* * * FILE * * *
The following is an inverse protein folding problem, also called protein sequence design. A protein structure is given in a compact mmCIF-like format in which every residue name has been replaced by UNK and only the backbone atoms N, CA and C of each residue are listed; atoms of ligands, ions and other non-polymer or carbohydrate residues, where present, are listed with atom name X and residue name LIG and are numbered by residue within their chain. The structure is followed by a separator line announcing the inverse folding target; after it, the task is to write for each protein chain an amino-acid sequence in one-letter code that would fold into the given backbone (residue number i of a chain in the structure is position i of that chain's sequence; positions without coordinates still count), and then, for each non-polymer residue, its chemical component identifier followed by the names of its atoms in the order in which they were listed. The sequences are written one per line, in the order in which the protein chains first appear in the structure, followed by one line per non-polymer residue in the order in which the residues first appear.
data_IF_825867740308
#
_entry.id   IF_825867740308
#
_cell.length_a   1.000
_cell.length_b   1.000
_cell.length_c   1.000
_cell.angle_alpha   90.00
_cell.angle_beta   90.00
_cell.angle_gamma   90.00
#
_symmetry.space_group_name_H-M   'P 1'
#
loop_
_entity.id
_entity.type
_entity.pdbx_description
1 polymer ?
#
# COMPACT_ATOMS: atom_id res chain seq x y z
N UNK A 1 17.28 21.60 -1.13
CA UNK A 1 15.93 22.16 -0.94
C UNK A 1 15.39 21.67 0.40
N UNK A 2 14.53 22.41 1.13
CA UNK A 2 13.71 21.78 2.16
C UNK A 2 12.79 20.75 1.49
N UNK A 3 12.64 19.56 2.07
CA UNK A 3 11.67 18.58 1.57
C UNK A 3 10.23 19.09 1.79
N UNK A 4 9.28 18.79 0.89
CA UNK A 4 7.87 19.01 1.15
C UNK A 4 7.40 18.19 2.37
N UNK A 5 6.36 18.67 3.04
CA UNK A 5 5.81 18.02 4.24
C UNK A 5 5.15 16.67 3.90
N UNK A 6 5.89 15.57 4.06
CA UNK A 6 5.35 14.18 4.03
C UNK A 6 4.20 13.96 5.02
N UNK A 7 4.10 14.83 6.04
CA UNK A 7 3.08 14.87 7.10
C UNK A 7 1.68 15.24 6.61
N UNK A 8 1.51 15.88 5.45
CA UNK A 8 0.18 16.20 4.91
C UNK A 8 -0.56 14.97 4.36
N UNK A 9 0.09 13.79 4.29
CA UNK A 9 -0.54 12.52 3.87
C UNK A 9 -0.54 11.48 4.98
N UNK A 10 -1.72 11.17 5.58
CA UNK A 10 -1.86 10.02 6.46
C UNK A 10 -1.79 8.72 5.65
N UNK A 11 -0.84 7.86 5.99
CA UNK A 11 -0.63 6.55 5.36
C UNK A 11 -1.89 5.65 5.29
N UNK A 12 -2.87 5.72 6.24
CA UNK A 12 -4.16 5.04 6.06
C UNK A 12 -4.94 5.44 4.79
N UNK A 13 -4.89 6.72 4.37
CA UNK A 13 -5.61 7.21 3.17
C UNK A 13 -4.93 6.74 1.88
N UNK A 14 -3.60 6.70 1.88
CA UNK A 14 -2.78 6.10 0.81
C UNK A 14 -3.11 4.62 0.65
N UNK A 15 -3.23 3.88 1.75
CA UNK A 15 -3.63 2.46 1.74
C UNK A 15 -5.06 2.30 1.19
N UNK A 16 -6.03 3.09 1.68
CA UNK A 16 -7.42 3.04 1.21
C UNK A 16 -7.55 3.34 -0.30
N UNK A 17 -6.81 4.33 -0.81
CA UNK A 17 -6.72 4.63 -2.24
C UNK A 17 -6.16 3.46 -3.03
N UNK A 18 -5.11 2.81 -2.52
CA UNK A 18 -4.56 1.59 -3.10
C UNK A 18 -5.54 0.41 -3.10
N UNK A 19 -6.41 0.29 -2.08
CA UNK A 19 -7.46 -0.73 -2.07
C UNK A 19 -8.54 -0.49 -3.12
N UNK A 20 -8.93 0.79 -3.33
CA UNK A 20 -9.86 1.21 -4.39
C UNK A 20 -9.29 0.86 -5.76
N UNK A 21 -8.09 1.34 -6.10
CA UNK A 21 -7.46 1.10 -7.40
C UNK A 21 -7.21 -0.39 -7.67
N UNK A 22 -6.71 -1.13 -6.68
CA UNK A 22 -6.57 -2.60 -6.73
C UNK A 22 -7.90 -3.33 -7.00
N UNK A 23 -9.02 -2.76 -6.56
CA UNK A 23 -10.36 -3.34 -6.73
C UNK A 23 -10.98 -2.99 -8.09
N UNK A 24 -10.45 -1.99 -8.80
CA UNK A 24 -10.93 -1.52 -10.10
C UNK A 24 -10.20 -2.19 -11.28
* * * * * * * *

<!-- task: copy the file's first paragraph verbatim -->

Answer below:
The following is an inverse protein folding problem, also called protein sequence design. A protein structure is given in a compact mmCIF-like format in which every residue name has been replaced by UNK and only the backbone atoms N, CA and C of each residue are listed; atoms of ligands, ions and other non-polymer or carbohydrate residues, where present, are listed with atom name X and residue name LIG and are numbered by residue within their chain. The structure is followed by a separator line announcing the inverse folding target; after it, the task is to write for each protein chain an amino-acid sequence in one-letter code that would fold into the given backbone (residue number i of a chain in the structure is position i of that chain's sequence; positions without coordinates still count), and then, for each non-polymer residue, its chemical component identifier followed by the names of its atoms in the order in which they were listed. The sequences are written one per line, in the order in which the protein chains first appear in the structure, followed by one line per non-polymer residue in the order in which the residues first appear.